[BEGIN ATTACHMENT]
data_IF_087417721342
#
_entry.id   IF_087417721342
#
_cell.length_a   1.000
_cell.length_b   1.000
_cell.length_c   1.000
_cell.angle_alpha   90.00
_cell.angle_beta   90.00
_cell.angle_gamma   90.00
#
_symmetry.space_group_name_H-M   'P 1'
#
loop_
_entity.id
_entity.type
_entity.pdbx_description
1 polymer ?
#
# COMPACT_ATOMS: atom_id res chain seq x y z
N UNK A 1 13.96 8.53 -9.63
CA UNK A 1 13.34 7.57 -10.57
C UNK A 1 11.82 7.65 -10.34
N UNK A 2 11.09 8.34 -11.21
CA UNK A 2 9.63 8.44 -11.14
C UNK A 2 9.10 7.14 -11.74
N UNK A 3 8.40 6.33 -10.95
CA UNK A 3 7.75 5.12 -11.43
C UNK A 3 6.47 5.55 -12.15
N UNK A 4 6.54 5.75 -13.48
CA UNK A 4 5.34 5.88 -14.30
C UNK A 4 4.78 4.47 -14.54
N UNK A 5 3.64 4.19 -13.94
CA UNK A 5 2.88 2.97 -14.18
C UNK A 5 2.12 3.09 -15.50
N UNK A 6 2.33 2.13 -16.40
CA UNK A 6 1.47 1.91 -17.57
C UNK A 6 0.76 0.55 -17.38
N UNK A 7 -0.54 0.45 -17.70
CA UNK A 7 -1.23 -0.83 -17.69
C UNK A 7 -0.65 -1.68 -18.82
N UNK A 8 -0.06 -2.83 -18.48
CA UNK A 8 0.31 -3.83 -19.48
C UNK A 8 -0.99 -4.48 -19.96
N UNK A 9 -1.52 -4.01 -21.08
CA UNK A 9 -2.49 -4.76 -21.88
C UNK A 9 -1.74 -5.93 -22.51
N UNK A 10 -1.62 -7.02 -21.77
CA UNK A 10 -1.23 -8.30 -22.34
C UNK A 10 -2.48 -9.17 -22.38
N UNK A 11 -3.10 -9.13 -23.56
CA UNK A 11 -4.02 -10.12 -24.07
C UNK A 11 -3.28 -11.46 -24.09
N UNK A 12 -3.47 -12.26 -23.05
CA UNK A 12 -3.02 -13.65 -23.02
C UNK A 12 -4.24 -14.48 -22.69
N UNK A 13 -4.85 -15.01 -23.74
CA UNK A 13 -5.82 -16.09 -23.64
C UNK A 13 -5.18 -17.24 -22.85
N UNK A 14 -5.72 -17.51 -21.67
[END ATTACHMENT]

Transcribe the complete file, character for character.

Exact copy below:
data_IF_087417721342
#
_entry.id   IF_087417721342
#
_cell.length_a   1.000
_cell.length_b   1.000
_cell.length_c   1.000
_cell.angle_alpha   90.00
_cell.angle_beta   90.00
_cell.angle_gamma   90.00
#
_symmetry.space_group_name_H-M   'P 1'
#
loop_
_entity.id
_entity.type
_entity.pdbx_description
1 polymer ?
#
# COMPACT_ATOMS: atom_id res chain seq x y z
N UNK A 1 13.96 8.53 -9.63
CA UNK A 1 13.34 7.57 -10.57
C UNK A 1 11.82 7.65 -10.34
N UNK A 2 11.09 8.34 -11.21
CA UNK A 2 9.63 8.44 -11.14
C UNK A 2 9.10 7.14 -11.74
N UNK A 3 8.40 6.33 -10.95
CA UNK A 3 7.75 5.12 -11.43
C UNK A 3 6.47 5.55 -12.15
N UNK A 4 6.54 5.75 -13.48
CA UNK A 4 5.34 5.88 -14.30
C UNK A 4 4.78 4.47 -14.54
N UNK A 5 3.64 4.19 -13.94
CA UNK A 5 2.88 2.97 -14.18
C UNK A 5 2.12 3.09 -15.50
N UNK A 6 2.33 2.13 -16.40
CA UNK A 6 1.47 1.91 -17.57
C UNK A 6 0.76 0.55 -17.38
N UNK A 7 -0.54 0.45 -17.70
CA UNK A 7 -1.23 -0.83 -17.69
C UNK A 7 -0.65 -1.68 -18.82
N UNK A 8 -0.06 -2.83 -18.48
CA UNK A 8 0.31 -3.83 -19.48
C UNK A 8 -0.99 -4.48 -19.96
N UNK A 9 -1.52 -4.01 -21.08
CA UNK A 9 -2.49 -4.76 -21.88
C UNK A 9 -1.74 -5.93 -22.51
N UNK A 10 -1.62 -7.02 -21.77
CA UNK A 10 -1.23 -8.30 -22.34
C UNK A 10 -2.48 -9.17 -22.38
N UNK A 11 -3.10 -9.13 -23.56
CA UNK A 11 -4.02 -10.12 -24.07
C UNK A 11 -3.28 -11.46 -24.09
N UNK A 12 -3.47 -12.26 -23.05
CA UNK A 12 -3.02 -13.65 -23.02
C UNK A 12 -4.24 -14.48 -22.69
N UNK A 13 -4.85 -15.01 -23.74
CA UNK A 13 -5.82 -16.09 -23.64
C UNK A 13 -5.18 -17.24 -22.85
N UNK A 14 -5.72 -17.51 -21.67